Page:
The research was performed at the University of Sydney in Australia. The science department at the university has a high proportion of international students, who may have different cultural attitudes towards sex than those hedonistic, liberal arts, Australian-born students. Also, as we have discussed on Buzz, girls are often less attracted to studying math and science than boys, and boys, according to the psychotherapist quoted in the article, start having sex later than girls.
The demands of studying science, likewise, aren’t helping things. Students are kept out of environments where they would meet women, and spend most of their time “carrying on doing experiments, going to the library, and doing their assignments.”
A horde of very busy introverts—it’s the perfect storm. But don’t let this dissuade you from studying science, Buzzketeers—maybe this is just the sort of social environment you’re looking for. Or maybe you can start a brand new scientific revolution.
There is this chart that we found, and it's quite interesting. It breaks down the process of science in general. This chart also help you understand how the world connects, once you put it in a certain order by the chart. It goes from a broad idea and once you hover over it it goes into detail. For example a teenager had to create a lab and not a clue what is expected of it, so then she can locate the chart and see testing ideas. which then lead to the other processes and provide her with her needs for the lab... . Below is the website and check it out!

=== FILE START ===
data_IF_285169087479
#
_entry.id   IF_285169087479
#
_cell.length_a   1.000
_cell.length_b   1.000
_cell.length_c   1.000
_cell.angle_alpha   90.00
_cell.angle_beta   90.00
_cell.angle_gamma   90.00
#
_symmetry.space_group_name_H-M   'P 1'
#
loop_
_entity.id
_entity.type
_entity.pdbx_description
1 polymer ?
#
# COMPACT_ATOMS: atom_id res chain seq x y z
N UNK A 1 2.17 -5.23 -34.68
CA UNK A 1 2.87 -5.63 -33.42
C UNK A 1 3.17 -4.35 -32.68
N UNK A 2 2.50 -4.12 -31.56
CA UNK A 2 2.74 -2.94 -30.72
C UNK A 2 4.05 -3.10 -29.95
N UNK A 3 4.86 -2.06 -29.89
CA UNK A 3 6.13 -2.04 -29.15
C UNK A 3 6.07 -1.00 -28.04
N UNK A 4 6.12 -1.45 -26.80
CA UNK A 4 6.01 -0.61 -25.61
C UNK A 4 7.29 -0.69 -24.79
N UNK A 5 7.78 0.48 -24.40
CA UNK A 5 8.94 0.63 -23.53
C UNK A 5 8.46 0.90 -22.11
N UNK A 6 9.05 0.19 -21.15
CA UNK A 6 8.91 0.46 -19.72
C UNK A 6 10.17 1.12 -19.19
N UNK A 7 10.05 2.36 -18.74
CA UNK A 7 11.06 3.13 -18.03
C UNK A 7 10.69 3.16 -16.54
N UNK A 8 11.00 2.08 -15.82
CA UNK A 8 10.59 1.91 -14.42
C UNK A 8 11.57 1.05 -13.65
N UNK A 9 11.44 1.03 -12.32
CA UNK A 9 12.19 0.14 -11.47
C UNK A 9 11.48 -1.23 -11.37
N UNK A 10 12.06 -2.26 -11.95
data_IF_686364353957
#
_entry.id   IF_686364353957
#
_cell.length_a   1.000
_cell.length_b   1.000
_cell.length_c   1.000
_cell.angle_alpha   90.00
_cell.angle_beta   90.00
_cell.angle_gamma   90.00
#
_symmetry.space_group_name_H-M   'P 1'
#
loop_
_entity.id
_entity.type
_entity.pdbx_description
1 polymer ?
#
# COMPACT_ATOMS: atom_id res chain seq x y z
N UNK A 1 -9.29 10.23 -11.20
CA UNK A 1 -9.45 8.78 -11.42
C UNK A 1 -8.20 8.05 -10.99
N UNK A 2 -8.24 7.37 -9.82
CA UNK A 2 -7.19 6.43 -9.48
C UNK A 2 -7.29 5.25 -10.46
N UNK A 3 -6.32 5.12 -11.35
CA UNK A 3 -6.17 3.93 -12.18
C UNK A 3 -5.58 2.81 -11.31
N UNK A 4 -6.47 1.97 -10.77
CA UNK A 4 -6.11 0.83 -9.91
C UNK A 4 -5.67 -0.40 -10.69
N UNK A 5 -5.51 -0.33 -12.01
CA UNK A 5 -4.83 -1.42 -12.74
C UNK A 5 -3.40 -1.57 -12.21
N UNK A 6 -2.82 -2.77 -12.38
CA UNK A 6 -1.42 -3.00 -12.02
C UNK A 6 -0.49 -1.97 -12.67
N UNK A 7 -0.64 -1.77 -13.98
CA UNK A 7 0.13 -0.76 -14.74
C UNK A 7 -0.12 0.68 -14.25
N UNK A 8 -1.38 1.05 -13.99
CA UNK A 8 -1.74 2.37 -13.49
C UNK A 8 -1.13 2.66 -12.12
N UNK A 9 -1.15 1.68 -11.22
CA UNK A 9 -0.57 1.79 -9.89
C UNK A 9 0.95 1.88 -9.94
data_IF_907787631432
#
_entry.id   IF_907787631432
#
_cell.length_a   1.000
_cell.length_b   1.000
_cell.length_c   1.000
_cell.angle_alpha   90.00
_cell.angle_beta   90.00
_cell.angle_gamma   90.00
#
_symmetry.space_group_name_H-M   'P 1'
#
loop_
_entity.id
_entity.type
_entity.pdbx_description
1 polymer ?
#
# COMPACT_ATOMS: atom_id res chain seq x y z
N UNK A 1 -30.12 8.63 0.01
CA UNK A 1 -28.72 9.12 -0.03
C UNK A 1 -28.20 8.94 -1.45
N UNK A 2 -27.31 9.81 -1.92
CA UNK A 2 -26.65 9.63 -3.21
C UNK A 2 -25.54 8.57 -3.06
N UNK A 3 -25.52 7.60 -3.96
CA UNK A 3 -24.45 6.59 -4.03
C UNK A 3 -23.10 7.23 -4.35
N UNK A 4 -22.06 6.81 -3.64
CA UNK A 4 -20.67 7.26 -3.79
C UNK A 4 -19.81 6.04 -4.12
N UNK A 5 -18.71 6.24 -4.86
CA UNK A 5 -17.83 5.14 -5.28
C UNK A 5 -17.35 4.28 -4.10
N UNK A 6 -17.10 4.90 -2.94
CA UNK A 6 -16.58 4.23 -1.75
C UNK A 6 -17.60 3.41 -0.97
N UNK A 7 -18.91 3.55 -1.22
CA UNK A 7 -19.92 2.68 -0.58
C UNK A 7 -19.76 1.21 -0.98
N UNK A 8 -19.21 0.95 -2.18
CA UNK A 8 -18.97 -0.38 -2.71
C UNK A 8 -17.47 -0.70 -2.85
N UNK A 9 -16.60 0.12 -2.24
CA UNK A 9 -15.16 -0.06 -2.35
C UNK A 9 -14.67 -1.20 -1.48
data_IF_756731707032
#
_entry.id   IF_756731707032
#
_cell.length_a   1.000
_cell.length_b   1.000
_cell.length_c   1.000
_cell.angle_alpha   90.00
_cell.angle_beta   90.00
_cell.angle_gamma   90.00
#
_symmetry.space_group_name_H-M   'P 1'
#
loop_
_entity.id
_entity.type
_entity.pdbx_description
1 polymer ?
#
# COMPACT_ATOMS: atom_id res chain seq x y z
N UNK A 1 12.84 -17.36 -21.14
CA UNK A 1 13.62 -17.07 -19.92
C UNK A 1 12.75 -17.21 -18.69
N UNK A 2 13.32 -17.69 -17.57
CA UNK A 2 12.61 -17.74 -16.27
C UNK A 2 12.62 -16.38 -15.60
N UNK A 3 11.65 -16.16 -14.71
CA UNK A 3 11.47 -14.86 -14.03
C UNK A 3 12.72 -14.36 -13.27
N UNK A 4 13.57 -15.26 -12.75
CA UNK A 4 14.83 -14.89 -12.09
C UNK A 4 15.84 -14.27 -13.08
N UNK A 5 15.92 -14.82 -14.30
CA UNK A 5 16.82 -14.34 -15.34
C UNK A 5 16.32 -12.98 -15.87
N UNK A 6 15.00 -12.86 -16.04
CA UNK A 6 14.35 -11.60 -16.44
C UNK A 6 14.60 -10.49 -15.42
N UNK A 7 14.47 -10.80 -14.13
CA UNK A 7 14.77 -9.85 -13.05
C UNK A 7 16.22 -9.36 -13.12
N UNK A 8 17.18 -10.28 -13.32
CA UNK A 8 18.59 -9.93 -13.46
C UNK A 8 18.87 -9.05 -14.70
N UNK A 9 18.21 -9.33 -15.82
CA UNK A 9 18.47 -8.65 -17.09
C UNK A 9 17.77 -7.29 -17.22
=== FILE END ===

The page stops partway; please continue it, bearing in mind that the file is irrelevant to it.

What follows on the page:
Ok first off its your body, treat it with respect!
When I die I dont want people experimenting on my body, let me sleep in peace!!!
If scientists got this far in medical things, let them keep doing what they are doing so they can get more advanced..dont use my body to solve something you could have solved without my body..
its disturbing to thing of people cutting you open and puting solutions and such things into your body when your dead..its R.I.P [ rest in peace!] its not a peaceful sleep if people are running test and such on your body!!
Dick and Laura are a young married couple. They've been having trouble conceiving a child. They go to a fertility clinic and begin the process of in vitro fertilization—have a "test-tube baby." The doctor tells them he can test the embryos and tell which ones will be boys and which ones will be girls. Testing an embryo entails a small chance of damaging it.
Courtesy Julia Margaret CameronI believe I have mentioned this film before - but have you ever seen the documentary "Flock of Dodo's"? It is a well made (imho) film that creatively and sometimes humorously, discusses the evolution vs. intelligent design debate. The thing that I find most interesting about this film is that it shows something that I think is important. While I may think people who support intelligent design or creationism are wrong, many scientists who argue with them act like uppity jerks. Its not likely a debate one side is going to "win" but we can all at least accept that and be civil.
Now, if you want to be ready to argue for evolution, Scientific American has put together a nice little web feature that covers the topics of creationism in the classroom, a state by state breakdown of the creationism in schools controversy, 15 answers to creationist nonsense (again, could be a bit less harsh in the language here) and a discussion about how scientists ought to approach religion and its followers.